BY KATHY CHANG
EDISON — Thomas Edison’s light shines through the arts as members of the Edison Arts Society unveiled two ceramic murals along the entrance way leading into the Edison Municipal Building at 100 Municipal Boulevard.
Fernando Silva, an internationally known artist and township resident, spent 3,000 man hours making the 400 tiles that make up the 11 feet wide by six feet high murals.
Members of the Edison Arts Society (EAS) welcomed dignitaries who included Consul General Pedro Soares de Oliveira for the Embassy of Portugal, Mayor Thomas Lankey, members of his administration, Assemblyman Robert Karabinchak (D-Middlesex), state Sen. Patrick Diegnan (D-Middlesex), Township Council members, benefactors and members of the public to the unveiling ceremony that was held on Sept. 28.
“I’ve done many of these,” said Silva. “But it means more in my hometown.”
One of the murals is devoted to the township’s namesake, Thomas Edison, and the other is to honor all the men, women and companies who have helped develop the township.
The project began last year as a concept by the EAS to do something to enhance the municipal building, which was built in 1987. EAS is a nonprofit organization established in 1998 by Catherine Spadoro, wife of then-Mayor George Spadoro, designed to cultivate and foster a love for all of the arts.
Gloria Dittman, chairwoman of the EAS, said she contacted Silva, who has erected large ceramic murals in Newark and Elizabeth.
Silva, who has lived in Edison for 22 years and is originally from Portugal, has participated in various art exhibitions. This year, he received a Community Spirit award from the Edison Chamber of Commerce.
His artwork is represented in many official art collections in various countries and he has illustrated various types of books for poets and writers, including organizing and choreographing and painting scenes for different events.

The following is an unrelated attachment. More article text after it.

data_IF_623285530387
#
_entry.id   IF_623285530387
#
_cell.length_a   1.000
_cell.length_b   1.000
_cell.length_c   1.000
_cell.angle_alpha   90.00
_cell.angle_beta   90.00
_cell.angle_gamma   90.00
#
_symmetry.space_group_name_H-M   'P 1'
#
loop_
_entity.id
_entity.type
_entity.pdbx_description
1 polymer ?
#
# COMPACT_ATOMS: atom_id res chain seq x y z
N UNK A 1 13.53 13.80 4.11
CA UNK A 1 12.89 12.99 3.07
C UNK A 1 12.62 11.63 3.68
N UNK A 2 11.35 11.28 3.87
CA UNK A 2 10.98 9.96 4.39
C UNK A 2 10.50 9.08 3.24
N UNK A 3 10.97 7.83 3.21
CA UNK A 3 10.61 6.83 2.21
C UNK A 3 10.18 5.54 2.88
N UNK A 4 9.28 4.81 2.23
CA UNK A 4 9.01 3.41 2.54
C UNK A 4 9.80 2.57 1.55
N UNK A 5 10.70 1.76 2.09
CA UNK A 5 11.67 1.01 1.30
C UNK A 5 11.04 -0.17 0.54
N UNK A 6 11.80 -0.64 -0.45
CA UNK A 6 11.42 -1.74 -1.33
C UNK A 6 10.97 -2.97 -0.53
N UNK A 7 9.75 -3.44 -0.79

Silva said work on the murals began a year ago with visits to the Thomas Edison Memorial Tower and Menlo Park Museum, the various parks and gardens in the township, the various churches, and more.
“I took photographs and did sketches,” he said.
Silva said the murals have a lot of movement from the center, which displays the Edison Memorial Tower and from there the movement drifts out to familiar landmarks in the township from the parks, gardens, churches such as the St. James Episcopal Church on Woodbridge Avenue, schools, the Raritan River and more.
Interwoven in the artwork are windows from the landmarks, people and steps that signify what Silva said he observed as he soaked in the diverse population of the fifth largest township in the state.
Edison Township is home to over 101,744 people and 34,200 households. It boasts a 42.5 percent Asian population, predominantly Indian along with Pakistani, Chinese, Korean and Filipino families.
The project also incorporates all of the logos of every school, public and private, in the district on a ceramic tile with the help of J.P. Stevens High School Art Teacher Alison Paolello and her students.
Dittman said the challenging part of the project was seeking donations. The project was completed at no cost to the township.
She said once she and members of the EAS started talking about the project, many people stepped up and offered donations and/or services.
Ardex Americas, a company based in Aliquippa, Pennsylvania, offered its tile installation services and the Department of Public Works spruced up and painted the corridor.
Mayor Lankey said one of the goals when his administration came into office in 2014 was to make Edison look better.
“What better way to start than at home,” he said. “This is a huge step in making the township better. I’m not artistic, but I am amazed by the talent of what artists do.”
Lankey said the unveiling of the murals is a testament to the recent Money magazine article that ranked Edison Township 19th among the 50 Best Places to Live in America for 2016.
Edison was one of four New Jersey towns to be named on the list, which also included Parsippany, Franklin Township (Somerset) and Cherry Hill.
“This is one of the reasons why we are the best place to live,” he said crediting the Edison Arts Society.
Each benefactor was recognized at the dedication reception and received a tile memento and The Pines Manor provided catering for the ceremony.